First, I decided that it meant that I needed to be more deliberate with all of the music I provided, from prelude and postlude to the length and quality of the introductions, the volume of the organ, and the registrations and registration changes.  It also meant having the congregation sing the "extra" verses at the ends of the hymns, and not routinely cutting hymns or verses, citing lack of time. In my congregation, music needed to be present and treated as important.

This first step in this process was to embrace the attitude that music is vital to the congregation's worship, and we should make no apologies for it; whether music is found in introductions that may be longer than normal, or for an organ prelude that continues to a resolution, even if the bishopric or clergy member has already risen to begin the meeting. (Please note that is very important to time your prelude to end at the agreed upon meeting start time, and to resolve the piece in a timely manner, even if you haven't reached the actual conclusion of the piece.)

The second step is to prepare, prepare, and prepare! Do everything in your power to make the musical aspect of your worship service effective and powerful.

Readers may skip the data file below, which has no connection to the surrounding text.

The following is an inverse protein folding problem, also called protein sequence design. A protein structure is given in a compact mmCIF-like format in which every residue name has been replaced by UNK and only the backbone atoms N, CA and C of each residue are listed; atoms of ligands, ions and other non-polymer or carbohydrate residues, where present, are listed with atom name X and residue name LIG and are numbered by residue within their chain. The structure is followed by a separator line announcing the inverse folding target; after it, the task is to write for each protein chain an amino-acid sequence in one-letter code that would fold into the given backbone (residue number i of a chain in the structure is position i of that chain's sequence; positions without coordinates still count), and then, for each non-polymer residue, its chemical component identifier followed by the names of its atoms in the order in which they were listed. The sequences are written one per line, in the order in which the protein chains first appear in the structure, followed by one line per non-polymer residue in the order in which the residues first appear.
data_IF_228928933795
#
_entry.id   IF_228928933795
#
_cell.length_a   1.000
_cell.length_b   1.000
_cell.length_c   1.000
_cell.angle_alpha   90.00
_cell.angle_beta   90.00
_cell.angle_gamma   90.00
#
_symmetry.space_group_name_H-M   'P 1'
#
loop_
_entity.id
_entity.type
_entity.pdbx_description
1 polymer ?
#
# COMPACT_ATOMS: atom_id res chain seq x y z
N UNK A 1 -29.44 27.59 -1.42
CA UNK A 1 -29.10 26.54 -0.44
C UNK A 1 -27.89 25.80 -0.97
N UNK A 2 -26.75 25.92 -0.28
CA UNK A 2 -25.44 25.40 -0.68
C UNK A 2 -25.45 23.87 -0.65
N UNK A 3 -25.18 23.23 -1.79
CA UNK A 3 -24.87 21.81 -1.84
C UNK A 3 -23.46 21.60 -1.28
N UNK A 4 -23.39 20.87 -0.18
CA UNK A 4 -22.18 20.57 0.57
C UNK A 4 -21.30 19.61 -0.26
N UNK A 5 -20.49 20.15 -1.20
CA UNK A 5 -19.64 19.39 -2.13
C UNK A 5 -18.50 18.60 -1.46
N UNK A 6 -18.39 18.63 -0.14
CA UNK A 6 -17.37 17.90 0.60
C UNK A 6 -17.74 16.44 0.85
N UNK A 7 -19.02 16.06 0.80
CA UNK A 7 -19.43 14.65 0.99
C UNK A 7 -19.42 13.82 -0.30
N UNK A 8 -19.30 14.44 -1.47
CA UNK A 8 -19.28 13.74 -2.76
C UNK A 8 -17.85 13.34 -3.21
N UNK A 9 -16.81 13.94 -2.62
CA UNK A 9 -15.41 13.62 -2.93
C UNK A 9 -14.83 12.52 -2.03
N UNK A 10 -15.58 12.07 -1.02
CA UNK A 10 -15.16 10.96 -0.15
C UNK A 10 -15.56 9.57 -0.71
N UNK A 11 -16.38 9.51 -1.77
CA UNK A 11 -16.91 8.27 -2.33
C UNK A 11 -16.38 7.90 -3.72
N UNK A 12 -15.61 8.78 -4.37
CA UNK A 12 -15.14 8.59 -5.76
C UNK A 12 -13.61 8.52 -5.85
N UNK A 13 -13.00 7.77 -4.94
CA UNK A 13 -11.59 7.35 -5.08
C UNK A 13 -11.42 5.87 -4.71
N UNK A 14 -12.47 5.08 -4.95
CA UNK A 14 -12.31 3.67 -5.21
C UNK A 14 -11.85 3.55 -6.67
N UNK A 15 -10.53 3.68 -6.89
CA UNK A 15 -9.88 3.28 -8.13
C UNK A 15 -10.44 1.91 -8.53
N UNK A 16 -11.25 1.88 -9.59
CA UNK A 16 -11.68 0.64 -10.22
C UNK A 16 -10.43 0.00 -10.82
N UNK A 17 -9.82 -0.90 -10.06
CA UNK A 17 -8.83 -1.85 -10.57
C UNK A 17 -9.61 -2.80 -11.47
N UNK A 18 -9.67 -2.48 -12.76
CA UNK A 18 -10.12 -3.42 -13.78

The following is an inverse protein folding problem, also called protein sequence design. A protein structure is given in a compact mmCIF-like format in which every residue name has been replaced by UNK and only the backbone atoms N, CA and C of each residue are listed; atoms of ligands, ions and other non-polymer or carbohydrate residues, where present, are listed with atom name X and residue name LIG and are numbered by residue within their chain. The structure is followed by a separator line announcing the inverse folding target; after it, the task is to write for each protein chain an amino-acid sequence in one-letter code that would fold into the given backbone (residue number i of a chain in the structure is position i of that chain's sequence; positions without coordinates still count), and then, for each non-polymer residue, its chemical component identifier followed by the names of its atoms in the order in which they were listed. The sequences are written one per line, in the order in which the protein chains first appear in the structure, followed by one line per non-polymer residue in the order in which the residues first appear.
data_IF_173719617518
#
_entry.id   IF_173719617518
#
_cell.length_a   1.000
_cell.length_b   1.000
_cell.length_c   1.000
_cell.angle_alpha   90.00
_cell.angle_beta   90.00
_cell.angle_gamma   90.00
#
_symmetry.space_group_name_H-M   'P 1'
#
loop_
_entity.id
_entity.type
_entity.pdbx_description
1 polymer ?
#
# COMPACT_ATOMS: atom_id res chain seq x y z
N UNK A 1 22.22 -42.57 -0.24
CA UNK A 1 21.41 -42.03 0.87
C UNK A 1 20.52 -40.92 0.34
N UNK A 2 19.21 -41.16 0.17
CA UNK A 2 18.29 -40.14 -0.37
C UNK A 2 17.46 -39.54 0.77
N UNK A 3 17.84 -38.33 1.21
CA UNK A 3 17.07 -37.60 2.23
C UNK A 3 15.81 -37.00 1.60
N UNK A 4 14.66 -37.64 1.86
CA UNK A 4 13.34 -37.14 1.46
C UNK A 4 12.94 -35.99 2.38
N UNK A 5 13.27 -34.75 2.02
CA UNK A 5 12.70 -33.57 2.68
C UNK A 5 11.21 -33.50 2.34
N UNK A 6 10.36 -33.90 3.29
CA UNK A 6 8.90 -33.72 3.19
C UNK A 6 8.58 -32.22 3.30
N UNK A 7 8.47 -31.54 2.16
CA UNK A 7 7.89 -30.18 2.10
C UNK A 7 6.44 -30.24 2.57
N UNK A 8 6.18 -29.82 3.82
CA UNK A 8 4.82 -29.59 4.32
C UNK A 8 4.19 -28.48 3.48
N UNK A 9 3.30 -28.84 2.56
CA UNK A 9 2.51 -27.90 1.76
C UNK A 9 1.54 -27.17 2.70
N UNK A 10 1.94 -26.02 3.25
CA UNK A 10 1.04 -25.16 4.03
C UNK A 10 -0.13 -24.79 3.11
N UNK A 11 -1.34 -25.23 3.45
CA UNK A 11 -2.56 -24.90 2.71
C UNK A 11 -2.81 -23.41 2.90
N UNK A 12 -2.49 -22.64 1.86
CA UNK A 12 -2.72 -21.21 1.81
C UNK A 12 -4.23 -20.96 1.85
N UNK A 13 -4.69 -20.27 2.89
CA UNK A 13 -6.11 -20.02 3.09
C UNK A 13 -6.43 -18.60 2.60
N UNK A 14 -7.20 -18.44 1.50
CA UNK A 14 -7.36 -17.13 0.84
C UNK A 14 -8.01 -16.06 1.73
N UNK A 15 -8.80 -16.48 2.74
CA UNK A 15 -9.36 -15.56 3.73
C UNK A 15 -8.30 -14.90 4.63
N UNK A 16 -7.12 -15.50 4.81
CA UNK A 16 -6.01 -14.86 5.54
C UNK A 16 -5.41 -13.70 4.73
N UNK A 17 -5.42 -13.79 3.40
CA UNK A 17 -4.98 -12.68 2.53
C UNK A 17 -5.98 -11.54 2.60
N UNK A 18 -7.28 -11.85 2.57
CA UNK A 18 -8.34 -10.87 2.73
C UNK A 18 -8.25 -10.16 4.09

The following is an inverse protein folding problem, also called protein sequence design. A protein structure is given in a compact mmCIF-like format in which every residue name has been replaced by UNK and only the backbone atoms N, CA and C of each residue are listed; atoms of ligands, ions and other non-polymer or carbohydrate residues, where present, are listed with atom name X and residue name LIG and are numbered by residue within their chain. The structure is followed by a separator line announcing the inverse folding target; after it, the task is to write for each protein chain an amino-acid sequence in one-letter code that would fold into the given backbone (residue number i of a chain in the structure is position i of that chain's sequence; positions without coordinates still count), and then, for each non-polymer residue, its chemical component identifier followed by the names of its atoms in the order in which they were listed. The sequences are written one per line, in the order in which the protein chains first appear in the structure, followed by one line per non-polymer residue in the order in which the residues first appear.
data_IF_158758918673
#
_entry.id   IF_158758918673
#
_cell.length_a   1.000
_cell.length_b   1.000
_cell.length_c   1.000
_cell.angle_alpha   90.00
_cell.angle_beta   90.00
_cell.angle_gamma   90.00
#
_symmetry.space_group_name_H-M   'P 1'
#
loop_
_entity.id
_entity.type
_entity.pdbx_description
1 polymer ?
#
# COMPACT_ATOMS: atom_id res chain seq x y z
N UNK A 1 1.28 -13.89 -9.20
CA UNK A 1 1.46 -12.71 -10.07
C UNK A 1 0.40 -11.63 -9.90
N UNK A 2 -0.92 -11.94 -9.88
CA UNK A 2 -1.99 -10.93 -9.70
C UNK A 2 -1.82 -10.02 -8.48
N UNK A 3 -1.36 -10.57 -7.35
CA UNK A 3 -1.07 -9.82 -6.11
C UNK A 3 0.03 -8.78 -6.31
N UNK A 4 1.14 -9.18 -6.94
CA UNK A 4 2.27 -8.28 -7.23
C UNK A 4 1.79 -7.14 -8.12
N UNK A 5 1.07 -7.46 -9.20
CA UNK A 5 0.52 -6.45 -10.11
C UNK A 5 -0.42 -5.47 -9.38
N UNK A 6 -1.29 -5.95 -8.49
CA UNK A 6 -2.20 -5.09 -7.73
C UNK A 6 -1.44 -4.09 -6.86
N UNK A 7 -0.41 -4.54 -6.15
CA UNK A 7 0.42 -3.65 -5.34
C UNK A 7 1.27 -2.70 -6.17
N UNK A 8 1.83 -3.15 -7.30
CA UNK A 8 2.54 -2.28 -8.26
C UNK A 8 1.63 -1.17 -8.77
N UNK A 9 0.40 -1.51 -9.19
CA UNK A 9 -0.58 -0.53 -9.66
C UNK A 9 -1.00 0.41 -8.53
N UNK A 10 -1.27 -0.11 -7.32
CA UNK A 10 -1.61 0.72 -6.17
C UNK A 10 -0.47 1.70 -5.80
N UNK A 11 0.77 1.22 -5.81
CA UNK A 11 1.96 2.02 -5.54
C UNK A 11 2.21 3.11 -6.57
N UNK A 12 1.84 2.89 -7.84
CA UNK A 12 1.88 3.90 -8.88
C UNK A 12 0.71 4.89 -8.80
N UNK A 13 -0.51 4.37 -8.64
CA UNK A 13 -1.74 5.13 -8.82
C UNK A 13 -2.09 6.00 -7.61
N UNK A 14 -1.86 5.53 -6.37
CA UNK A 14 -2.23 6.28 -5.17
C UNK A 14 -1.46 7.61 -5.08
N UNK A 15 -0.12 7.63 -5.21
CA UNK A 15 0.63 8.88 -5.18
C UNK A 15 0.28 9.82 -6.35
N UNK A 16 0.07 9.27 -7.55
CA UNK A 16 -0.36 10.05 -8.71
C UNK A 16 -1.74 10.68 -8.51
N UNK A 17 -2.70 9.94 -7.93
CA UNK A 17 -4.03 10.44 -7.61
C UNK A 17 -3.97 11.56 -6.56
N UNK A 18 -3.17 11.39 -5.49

The final step is to evaluate, make any needed changes through prayer and reflection, and try again. Work towards a slow yet steady improvement over time.

2. Music needs to be worthy of attention.

Prelude and postlude needs to be planned in advance and practiced until it is worthy of the congregation's attention.  Even if this music simply consists of hymns played directly from the hymnal, there are ways to enhance their musicality, making them beautiful and appropriate to set the tone for worship.  First, experiment with different registrations.  Prelude, with very few exceptions, should not be played with the same registration or volume utilized to accompany congregational hymns. Registration during prelude should vary from piece to piece, if not verse to verse.  Make prelude something special, something worthy of attention that will invite the congregation to ponder, reflect, and prepare for worship.